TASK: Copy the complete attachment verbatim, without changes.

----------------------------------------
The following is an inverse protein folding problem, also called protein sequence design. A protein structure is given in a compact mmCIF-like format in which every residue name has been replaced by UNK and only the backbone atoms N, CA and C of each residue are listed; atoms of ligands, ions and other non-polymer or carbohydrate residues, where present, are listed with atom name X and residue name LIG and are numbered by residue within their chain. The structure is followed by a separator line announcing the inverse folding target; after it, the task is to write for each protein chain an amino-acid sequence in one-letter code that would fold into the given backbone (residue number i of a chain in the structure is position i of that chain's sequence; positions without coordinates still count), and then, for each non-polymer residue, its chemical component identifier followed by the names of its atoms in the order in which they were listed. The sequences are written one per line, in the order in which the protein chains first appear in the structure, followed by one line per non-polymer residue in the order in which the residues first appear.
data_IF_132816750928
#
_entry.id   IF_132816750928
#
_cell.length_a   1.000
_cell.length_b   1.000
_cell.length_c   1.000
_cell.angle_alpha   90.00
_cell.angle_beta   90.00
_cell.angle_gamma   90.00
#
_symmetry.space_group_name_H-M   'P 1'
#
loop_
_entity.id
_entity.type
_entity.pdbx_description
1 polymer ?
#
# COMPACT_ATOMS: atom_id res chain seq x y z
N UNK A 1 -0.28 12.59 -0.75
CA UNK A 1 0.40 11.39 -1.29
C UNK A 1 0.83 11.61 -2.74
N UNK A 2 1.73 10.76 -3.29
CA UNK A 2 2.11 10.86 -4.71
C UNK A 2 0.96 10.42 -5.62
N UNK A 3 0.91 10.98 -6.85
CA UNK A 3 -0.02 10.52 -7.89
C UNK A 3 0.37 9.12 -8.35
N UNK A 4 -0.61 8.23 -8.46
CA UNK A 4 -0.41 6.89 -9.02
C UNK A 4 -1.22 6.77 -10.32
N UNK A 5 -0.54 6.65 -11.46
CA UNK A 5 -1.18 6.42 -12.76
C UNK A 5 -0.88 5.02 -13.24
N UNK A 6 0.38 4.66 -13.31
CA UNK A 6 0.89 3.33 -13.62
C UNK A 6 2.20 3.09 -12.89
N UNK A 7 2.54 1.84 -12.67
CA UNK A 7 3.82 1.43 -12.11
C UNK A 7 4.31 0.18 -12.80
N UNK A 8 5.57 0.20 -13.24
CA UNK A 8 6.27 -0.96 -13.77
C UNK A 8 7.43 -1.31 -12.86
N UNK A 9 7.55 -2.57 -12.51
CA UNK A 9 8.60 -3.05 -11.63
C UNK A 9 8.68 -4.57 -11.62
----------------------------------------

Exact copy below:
The following is an inverse protein folding problem, also called protein sequence design. A protein structure is given in a compact mmCIF-like format in which every residue name has been replaced by UNK and only the backbone atoms N, CA and C of each residue are listed; atoms of ligands, ions and other non-polymer or carbohydrate residues, where present, are listed with atom name X and residue name LIG and are numbered by residue within their chain. The structure is followed by a separator line announcing the inverse folding target; after it, the task is to write for each protein chain an amino-acid sequence in one-letter code that would fold into the given backbone (residue number i of a chain in the structure is position i of that chain's sequence; positions without coordinates still count), and then, for each non-polymer residue, its chemical component identifier followed by the names of its atoms in the order in which they were listed. The sequences are written one per line, in the order in which the protein chains first appear in the structure, followed by one line per non-polymer residue in the order in which the residues first appear.
data_IF_132816750928
#
_entry.id   IF_132816750928
#
_cell.length_a   1.000
_cell.length_b   1.000
_cell.length_c   1.000
_cell.angle_alpha   90.00
_cell.angle_beta   90.00
_cell.angle_gamma   90.00
#
_symmetry.space_group_name_H-M   'P 1'
#
loop_
_entity.id
_entity.type
_entity.pdbx_description
1 polymer ?
#
# COMPACT_ATOMS: atom_id res chain seq x y z
N UNK A 1 -0.28 12.59 -0.75
CA UNK A 1 0.40 11.39 -1.29
C UNK A 1 0.83 11.61 -2.74
N UNK A 2 1.73 10.76 -3.29
CA UNK A 2 2.11 10.86 -4.71
C UNK A 2 0.96 10.42 -5.62
N UNK A 3 0.91 10.98 -6.85
CA UNK A 3 -0.02 10.52 -7.89
C UNK A 3 0.37 9.12 -8.35
N UNK A 4 -0.61 8.23 -8.46
CA UNK A 4 -0.41 6.89 -9.02
C UNK A 4 -1.22 6.77 -10.32
N UNK A 5 -0.54 6.65 -11.46
CA UNK A 5 -1.18 6.42 -12.76
C UNK A 5 -0.88 5.02 -13.24
N UNK A 6 0.38 4.66 -13.31
CA UNK A 6 0.89 3.33 -13.62
C UNK A 6 2.20 3.09 -12.89
N UNK A 7 2.54 1.84 -12.67
CA UNK A 7 3.82 1.43 -12.11
C UNK A 7 4.31 0.18 -12.80
N UNK A 8 5.57 0.20 -13.24
CA UNK A 8 6.27 -0.96 -13.77
C UNK A 8 7.43 -1.31 -12.86
N UNK A 9 7.55 -2.57 -12.51
CA UNK A 9 8.60 -3.05 -11.63
C UNK A 9 8.68 -4.57 -11.62